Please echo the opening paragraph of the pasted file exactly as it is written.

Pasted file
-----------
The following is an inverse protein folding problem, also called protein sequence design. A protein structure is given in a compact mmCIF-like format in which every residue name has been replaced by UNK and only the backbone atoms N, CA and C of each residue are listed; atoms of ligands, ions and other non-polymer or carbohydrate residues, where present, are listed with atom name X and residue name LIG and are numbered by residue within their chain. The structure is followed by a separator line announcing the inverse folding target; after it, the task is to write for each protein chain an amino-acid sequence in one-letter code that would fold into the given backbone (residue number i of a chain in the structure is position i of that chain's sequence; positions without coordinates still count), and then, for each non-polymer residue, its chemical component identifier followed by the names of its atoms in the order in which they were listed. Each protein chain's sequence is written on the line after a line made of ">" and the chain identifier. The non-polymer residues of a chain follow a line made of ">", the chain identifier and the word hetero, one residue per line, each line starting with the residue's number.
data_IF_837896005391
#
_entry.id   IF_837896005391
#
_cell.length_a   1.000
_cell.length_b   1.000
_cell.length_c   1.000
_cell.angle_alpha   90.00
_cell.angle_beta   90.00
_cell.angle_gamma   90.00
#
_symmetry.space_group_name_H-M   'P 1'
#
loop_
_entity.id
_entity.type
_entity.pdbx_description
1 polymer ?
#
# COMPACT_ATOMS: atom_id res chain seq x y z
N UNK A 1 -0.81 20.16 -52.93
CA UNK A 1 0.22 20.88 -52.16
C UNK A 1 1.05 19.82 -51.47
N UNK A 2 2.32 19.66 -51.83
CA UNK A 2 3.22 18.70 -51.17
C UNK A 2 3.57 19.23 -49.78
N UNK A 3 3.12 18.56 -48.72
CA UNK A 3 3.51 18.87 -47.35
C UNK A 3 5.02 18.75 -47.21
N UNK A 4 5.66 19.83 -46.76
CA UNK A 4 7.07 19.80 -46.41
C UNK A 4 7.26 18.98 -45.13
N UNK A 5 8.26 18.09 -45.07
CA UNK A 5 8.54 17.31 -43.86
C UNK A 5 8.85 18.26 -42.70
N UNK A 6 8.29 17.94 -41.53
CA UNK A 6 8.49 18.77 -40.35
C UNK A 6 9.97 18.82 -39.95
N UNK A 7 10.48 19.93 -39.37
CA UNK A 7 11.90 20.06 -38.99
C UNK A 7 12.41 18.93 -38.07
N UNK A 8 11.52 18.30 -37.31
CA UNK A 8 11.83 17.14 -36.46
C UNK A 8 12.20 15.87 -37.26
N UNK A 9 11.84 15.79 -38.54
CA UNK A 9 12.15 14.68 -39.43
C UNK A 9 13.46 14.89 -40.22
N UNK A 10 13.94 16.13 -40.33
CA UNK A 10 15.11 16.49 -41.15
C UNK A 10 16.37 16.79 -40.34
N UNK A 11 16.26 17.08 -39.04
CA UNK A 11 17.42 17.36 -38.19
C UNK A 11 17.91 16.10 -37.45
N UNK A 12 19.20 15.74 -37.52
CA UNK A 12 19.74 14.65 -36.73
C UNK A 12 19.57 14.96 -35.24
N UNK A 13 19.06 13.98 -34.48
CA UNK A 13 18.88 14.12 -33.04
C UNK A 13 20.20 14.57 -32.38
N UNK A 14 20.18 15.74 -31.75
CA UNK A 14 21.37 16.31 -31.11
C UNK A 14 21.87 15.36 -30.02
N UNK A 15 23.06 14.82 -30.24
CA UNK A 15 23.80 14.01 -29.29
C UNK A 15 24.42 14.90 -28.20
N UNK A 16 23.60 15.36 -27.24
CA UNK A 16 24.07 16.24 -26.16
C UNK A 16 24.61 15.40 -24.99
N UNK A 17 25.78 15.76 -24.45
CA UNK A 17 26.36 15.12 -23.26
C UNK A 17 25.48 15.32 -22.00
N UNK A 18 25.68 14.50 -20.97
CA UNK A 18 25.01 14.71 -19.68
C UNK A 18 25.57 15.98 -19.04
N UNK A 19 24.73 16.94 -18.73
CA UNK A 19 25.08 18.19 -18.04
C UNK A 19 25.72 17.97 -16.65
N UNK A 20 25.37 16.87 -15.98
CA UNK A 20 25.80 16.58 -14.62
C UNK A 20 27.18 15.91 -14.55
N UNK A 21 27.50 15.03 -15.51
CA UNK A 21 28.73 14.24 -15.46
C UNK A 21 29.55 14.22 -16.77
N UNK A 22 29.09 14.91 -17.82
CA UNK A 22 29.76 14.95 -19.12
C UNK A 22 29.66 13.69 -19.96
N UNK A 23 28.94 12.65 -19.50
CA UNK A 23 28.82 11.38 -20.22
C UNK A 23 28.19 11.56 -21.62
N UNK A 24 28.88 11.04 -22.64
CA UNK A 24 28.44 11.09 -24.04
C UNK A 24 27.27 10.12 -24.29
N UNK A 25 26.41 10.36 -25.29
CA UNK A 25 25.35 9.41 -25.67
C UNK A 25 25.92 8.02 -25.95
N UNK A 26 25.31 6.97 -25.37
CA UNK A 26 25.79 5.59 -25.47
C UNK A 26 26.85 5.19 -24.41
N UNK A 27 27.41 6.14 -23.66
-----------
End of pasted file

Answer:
The following is an inverse protein folding problem, also called protein sequence design. A protein structure is given in a compact mmCIF-like format in which every residue name has been replaced by UNK and only the backbone atoms N, CA and C of each residue are listed; atoms of ligands, ions and other non-polymer or carbohydrate residues, where present, are listed with atom name X and residue name LIG and are numbered by residue within their chain. The structure is followed by a separator line announcing the inverse folding target; after it, the task is to write for each protein chain an amino-acid sequence in one-letter code that would fold into the given backbone (residue number i of a chain in the structure is position i of that chain's sequence; positions without coordinates still count), and then, for each non-polymer residue, its chemical component identifier followed by the names of its atoms in the order in which they were listed. Each protein chain's sequence is written on the line after a line made of ">" and the chain identifier. The non-polymer residues of a chain follow a line made of ">", the chain identifier and the word hetero, one residue per line, each line starting with the residue's number.